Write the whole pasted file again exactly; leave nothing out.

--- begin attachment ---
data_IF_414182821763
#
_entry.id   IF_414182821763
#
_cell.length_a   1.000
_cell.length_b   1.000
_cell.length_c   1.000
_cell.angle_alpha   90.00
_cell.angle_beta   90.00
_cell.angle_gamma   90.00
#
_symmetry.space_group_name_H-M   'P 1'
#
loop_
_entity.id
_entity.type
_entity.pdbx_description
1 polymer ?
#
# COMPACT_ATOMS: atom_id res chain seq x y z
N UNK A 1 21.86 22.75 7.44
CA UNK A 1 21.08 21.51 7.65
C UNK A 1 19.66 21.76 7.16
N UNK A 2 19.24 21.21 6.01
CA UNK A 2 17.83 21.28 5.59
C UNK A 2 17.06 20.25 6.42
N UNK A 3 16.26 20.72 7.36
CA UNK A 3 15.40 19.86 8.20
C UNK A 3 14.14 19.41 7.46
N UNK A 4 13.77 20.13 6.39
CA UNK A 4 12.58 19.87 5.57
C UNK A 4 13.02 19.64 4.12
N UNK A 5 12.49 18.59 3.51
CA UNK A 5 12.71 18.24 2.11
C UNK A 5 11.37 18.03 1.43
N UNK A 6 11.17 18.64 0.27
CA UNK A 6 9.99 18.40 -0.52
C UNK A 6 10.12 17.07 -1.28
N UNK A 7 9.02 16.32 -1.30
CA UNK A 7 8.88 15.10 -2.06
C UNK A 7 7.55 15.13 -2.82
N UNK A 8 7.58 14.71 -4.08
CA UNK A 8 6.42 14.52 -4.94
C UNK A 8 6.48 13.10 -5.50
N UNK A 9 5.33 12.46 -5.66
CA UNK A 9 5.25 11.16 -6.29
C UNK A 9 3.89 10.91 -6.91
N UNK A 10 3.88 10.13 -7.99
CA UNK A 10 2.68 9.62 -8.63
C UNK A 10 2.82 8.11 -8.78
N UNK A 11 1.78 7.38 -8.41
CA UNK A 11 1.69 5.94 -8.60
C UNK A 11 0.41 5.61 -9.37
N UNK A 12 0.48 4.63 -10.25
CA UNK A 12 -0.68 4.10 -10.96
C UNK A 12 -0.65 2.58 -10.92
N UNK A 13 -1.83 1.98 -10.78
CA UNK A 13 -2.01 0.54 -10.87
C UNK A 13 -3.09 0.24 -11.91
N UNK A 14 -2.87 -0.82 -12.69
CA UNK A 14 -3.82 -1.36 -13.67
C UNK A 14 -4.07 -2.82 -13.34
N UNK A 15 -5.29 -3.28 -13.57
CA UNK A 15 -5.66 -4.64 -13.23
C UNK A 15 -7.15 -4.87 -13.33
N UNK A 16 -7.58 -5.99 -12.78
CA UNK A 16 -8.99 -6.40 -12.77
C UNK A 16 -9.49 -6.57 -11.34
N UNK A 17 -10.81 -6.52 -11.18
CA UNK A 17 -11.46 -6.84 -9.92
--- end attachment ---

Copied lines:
data_IF_414182821763
#
_entry.id   IF_414182821763
#
_cell.length_a   1.000
_cell.length_b   1.000
_cell.length_c   1.000
_cell.angle_alpha   90.00
_cell.angle_beta   90.00
_cell.angle_gamma   90.00
#
_symmetry.space_group_name_H-M   'P 1'
#
loop_
_entity.id
_entity.type
_entity.pdbx_description
1 polymer ?
#
# COMPACT_ATOMS: atom_id res chain seq x y z
N UNK A 1 21.86 22.75 7.44
CA UNK A 1 21.08 21.51 7.65
C UNK A 1 19.66 21.76 7.16
N UNK A 2 19.24 21.21 6.01
CA UNK A 2 17.83 21.28 5.59
C UNK A 2 17.06 20.25 6.42
N UNK A 3 16.26 20.72 7.36
CA UNK A 3 15.40 19.86 8.20
C UNK A 3 14.14 19.41 7.46
N UNK A 4 13.77 20.13 6.39
CA UNK A 4 12.58 19.87 5.57
C UNK A 4 13.02 19.64 4.12
N UNK A 5 12.49 18.59 3.51
CA UNK A 5 12.71 18.24 2.11
C UNK A 5 11.37 18.03 1.43
N UNK A 6 11.17 18.64 0.27
CA UNK A 6 9.99 18.40 -0.52
C UNK A 6 10.12 17.07 -1.28
N UNK A 7 9.02 16.32 -1.30
CA UNK A 7 8.88 15.10 -2.06
C UNK A 7 7.55 15.13 -2.82
N UNK A 8 7.58 14.71 -4.08
CA UNK A 8 6.42 14.52 -4.94
C UNK A 8 6.48 13.10 -5.50
N UNK A 9 5.33 12.46 -5.66
CA UNK A 9 5.25 11.16 -6.29
C UNK A 9 3.89 10.91 -6.91
N UNK A 10 3.88 10.13 -7.99
CA UNK A 10 2.68 9.62 -8.63
C UNK A 10 2.82 8.11 -8.78
N UNK A 11 1.78 7.38 -8.41
CA UNK A 11 1.69 5.94 -8.60
C UNK A 11 0.41 5.61 -9.37
N UNK A 12 0.48 4.63 -10.25
CA UNK A 12 -0.68 4.10 -10.96
C UNK A 12 -0.65 2.58 -10.92
N UNK A 13 -1.83 1.98 -10.78
CA UNK A 13 -2.01 0.54 -10.87
C UNK A 13 -3.09 0.24 -11.91
N UNK A 14 -2.87 -0.82 -12.69
CA UNK A 14 -3.82 -1.36 -13.67
C UNK A 14 -4.07 -2.82 -13.34
N UNK A 15 -5.29 -3.28 -13.57
CA UNK A 15 -5.66 -4.64 -13.23
C UNK A 15 -7.15 -4.87 -13.33
N UNK A 16 -7.58 -5.99 -12.78
CA UNK A 16 -8.99 -6.40 -12.77
C UNK A 16 -9.49 -6.57 -11.34
N UNK A 17 -10.81 -6.52 -11.18
CA UNK A 17 -11.46 -6.84 -9.92